“La Vida Es Fria”
Sharpening soul music’s edge, buzzing Miami-based singer and songwriter Jason Joshua proudly presents a cinematic music video for his fan favorite single “La Vida Es Fria” via Mango Hill
Jason teamed up with iconic Los Angeles-based photographer, director, and artist Estevan Oriol [Cypress Hill: Insane In The Brain (Showtime), LA Originals (NETFLIX)] to helm the visual. Shot in 16mm by cinematographer Christopher Blauvelt [Speed, The Game, Emma], the clip captures the trials and tribulations of daily life. We follow Jason through era-less blue-collar struggles in a rough working-class neighborhood. While he fixes his car, he catches the eye of a young lady only to see her again as he finally takes the stage in the final act of the video. The action mirrors the icy, smooth cadence of the song as his voice rings out on the hook, “The world can be so cold. La vida es fria.”
Some people play & dabble in the idiom of Latin Soul & Funk music. Jason Joshua lives it. “La Voz De Oro” (the golden voice in Spanish) came from his many live performances in the north and south regions of California and back in his hometown in Miami, Florida. Inspired by Joe Bataan, Ralfi Pagan, Pérez Prado & James Brown, Jason Joshua’s live shows are explosive & songs are crafted with the same tenacity. As the resurgence of classic soul or “Souldies” hit throughout California, Texas & worldwide in the UK & Japan in the last 5 years, Jason made his debut as Jason Joshua & The Beholders with his song “Rose Gold.”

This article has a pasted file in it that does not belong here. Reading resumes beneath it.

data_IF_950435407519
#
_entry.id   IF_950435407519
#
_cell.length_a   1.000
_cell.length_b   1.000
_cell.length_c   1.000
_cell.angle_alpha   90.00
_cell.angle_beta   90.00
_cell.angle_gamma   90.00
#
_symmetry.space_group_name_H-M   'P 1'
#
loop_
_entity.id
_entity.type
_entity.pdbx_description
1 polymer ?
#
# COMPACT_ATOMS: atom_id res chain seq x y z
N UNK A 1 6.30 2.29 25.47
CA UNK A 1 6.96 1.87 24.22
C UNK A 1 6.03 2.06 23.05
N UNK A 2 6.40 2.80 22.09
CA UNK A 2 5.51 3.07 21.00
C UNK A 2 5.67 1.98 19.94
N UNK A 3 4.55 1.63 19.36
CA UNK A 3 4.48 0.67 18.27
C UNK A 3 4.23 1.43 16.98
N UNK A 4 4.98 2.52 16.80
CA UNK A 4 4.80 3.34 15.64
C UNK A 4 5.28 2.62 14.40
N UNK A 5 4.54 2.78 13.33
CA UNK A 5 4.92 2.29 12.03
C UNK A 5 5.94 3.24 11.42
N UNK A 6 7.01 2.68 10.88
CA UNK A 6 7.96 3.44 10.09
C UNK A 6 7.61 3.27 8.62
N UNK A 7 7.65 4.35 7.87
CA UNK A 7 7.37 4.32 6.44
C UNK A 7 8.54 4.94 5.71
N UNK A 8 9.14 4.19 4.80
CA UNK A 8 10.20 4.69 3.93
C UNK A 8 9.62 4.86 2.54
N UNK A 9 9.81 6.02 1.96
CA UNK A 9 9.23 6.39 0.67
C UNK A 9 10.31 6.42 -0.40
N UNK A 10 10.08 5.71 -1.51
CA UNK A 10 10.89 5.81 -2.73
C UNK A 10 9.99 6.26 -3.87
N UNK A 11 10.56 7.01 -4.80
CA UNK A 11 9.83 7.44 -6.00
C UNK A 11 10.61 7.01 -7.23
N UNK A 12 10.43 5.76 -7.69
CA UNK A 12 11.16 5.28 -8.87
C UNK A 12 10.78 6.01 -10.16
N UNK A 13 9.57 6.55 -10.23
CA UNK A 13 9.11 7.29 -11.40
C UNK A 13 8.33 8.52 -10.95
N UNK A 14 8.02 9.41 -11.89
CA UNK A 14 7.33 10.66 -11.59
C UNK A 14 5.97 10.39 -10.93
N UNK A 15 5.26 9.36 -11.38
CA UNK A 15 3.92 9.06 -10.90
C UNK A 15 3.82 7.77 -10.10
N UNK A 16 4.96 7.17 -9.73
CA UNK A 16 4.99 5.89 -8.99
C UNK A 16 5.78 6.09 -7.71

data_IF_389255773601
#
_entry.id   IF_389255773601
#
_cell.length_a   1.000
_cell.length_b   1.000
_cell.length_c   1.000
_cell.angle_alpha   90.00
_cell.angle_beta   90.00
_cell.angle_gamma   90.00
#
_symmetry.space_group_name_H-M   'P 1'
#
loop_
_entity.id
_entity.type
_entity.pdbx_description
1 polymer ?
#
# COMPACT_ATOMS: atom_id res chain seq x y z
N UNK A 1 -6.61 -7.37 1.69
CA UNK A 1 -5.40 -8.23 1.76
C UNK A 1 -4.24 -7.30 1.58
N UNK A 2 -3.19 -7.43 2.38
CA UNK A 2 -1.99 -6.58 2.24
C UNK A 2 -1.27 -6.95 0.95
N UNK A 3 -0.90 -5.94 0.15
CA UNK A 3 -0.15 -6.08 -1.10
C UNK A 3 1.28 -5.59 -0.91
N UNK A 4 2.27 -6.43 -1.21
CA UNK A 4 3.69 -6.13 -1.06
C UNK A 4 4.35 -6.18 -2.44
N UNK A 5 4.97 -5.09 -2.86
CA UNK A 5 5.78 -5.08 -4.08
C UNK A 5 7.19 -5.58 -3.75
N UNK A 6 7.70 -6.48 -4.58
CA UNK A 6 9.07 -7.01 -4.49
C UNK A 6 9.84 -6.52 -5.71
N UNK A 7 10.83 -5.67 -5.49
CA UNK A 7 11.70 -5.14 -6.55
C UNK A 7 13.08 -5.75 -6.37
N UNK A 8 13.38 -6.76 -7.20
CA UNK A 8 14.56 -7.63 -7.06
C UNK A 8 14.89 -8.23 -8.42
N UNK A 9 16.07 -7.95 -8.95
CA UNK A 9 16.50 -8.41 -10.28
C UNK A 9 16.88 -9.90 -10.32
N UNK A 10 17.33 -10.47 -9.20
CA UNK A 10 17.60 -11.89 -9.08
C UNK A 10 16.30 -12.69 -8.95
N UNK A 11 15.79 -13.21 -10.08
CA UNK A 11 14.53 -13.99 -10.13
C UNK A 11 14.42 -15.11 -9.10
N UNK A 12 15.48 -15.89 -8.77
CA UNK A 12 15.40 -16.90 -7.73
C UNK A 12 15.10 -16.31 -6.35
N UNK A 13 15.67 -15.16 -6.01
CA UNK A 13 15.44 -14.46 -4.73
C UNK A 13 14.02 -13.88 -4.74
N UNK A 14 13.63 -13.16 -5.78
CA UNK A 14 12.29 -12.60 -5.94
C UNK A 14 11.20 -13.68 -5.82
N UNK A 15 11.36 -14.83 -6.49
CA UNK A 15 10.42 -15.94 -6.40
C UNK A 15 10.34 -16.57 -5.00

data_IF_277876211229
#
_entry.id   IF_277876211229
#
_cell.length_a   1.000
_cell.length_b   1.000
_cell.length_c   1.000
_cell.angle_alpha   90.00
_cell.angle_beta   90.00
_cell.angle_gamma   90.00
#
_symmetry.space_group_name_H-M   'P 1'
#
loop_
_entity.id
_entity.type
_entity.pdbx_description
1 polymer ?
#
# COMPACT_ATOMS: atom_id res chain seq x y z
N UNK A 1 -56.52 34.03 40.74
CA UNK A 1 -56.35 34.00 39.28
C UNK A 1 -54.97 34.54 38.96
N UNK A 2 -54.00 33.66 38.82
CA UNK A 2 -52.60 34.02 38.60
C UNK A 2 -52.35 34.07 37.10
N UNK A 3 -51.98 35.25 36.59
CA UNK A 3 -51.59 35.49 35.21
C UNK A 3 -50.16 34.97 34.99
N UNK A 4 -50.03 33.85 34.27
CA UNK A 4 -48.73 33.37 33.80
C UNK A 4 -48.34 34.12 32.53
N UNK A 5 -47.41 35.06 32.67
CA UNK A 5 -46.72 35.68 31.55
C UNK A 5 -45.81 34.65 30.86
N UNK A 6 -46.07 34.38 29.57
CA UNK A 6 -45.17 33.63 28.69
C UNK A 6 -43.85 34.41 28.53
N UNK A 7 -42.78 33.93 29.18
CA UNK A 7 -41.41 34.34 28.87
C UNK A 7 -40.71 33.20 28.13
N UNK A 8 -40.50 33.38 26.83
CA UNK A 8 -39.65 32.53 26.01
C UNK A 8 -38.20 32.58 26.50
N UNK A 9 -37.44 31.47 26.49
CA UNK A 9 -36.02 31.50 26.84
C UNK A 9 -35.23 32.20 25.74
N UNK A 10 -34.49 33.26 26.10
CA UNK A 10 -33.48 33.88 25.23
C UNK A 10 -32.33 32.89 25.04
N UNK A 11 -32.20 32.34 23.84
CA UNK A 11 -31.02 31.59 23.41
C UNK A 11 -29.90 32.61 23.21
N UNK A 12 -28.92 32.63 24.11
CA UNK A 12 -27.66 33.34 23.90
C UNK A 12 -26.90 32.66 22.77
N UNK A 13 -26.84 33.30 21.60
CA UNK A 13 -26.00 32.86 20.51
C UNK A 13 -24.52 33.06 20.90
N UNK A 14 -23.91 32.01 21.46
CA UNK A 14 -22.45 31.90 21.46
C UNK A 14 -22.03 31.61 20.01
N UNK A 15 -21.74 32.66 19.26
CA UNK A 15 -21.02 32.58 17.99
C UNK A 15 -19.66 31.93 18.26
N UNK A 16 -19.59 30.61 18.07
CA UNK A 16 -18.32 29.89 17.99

Later on, in 2020 Jason would release his highly anticipated LP Alegría Y Tristeza. Met with positive reviews like “30 minutes on the nose, Jason Joshua and the Beholder’s debut LP Alegría Y Tristeza on his own Mango Hill Records is a quick and effective dose of sultry soul. The Miami-based singer skillfully toes the line between winsome falsetto and raw, reflective tenor, while cruising atop timeless production that occupies a sweet spot between Deep City and T.K. Productions. “Poor Boy” is a simple yet poignant depiction of the blue- collar struggle. There’s nothing phony about Joshua’s everyman ethos, which radiates throughout this album.” – J. Steele.
In 2021, Jason released “Se Acabo´” a bilingual lament about the challenges of navigating mental illness within the context of a romantic relationship. Jason pleads “Her heart was a butterfly flying through the winds of the hurricane of her mind” as he comes to grips with the fact that in spite of his undying love she may never return. Accompanied by a grooving, unrelenting beat, he distills the pain down to an elixir of high-proof soul sure to requite the lovelorn among us.